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Author Topic: Tidal water Entries. How do I Decide?  (Read 15623 times)

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Offline JeffGoudreau

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Tidal water Entries. How do I Decide?
« on: June 14, 2011, 06:19:15 pm »
Im going to have to look back to past talks to make sure but Im pretty sure we discussed the tidal species at somepoint during something that made me believe species caught in tidal were to be considered saltwater. I'll see if I can dig it up.


Offline JeffGoudreau

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Re: Tidal water Entries. How do I Decide?
« Reply #1 on: June 14, 2011, 06:24:14 pm »
http://canadiankayakanglers.com/index.php/topic,1945.msg13566.html#msg13566
Here is the precedent on the west coast. But I was pretty sure there was a discussion already about the Hammond River and the Oromocto.

Offline stroover

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Re: Tidal water Entries. How do I Decide?
« Reply #2 on: June 14, 2011, 06:38:14 pm »
Jeff, that conversation was regarding stripers. I was pretty sure they were considered a saltwater species and was asking what happens if we caught them in saltwater vs freshwater. The bottom line ended up being that any striper would be considered freshwater. I remember, because I thought that was kinda odd since DFO considers them saltwater species that go into freshwater to spawn. Just like Atlantic Salmon... (hmmm, does that mean I should move my Atlantic Salmon to the saltwater species?  ???)

Offline ppaauull0

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Re: Tidal water Entries. How do I Decide?
« Reply #3 on: June 14, 2011, 06:47:37 pm »
If a striper is caught in tidal it should be salt, but if caught in fresh, say Grand Lake it should be in the fresh.

Offline ppaauull0

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Re: Tidal water Entries. How do I Decide?
« Reply #4 on: June 14, 2011, 06:48:48 pm »
This discussion should be moved Jeff, we've slightly hijacked Ryans post haha.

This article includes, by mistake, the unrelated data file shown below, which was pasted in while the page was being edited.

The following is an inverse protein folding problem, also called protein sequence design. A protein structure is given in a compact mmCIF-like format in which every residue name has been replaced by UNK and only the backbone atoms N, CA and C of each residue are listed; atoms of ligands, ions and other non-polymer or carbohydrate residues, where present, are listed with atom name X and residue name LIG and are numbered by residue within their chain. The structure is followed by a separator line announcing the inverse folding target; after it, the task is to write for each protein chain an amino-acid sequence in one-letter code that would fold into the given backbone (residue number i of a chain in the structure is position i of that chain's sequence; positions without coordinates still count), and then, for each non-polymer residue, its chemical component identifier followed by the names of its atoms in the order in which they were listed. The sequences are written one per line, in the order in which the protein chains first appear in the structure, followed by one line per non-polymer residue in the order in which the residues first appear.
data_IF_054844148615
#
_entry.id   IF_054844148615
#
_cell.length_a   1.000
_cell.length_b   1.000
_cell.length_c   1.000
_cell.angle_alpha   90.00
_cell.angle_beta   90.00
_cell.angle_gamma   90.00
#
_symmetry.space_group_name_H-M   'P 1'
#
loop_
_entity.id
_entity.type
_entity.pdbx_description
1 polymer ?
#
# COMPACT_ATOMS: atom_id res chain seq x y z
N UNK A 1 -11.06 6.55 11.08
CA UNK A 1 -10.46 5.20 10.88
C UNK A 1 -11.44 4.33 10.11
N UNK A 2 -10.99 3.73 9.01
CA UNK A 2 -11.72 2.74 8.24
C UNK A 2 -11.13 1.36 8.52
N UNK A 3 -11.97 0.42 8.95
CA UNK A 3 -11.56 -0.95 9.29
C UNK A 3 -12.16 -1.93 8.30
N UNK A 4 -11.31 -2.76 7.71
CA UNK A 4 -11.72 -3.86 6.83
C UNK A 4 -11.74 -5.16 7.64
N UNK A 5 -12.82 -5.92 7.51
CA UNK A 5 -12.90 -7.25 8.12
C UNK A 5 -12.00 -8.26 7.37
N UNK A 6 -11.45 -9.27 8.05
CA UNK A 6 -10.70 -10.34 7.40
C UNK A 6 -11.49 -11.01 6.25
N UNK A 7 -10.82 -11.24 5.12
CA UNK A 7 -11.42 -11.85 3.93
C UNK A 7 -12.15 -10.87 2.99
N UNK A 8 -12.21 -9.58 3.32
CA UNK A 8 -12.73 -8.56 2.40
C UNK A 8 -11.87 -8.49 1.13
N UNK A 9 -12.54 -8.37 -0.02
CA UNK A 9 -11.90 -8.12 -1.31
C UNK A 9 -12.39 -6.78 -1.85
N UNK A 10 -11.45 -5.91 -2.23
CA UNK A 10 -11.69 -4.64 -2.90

Offline JeffGoudreau

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Re: Tidal water Entries. How do I Decide?
« Reply #5 on: June 14, 2011, 06:55:41 pm »
Quote
If a striper is caught in tidal it should be salt, but if caught in fresh, say Grand Lake it should be in the fresh.

Why is a striper any different than a Cutthroat trout? Or a steelhead? Or a White Sturgeon?
I figured that since you are fishing under a saltwater license and regulations that it would carry over to this. Part of the rules of the event say that in order for your species to be eligible it must be caught according to local regulations.
I remember the striper talk now. The only problem we face with species specific is that it becomes a nightmare to track. If someone is fishing near a tidal boundry area they are usually pretty aware of the change and the imaginary line that separates fresh and salt. Often in areas like Vancouver certain species are protected when they are in fresh water and off limits. Same goes for the great lakes.

What do others think?

Offline ppaauull0

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Re: Tidal water Entries. How do I Decide?
« Reply #6 on: June 14, 2011, 07:10:26 pm »
I don't think its a problem as most people are honest and will tell you honestly where they caught the fish, there aren't that many fish that can tolerate both fresh and salt.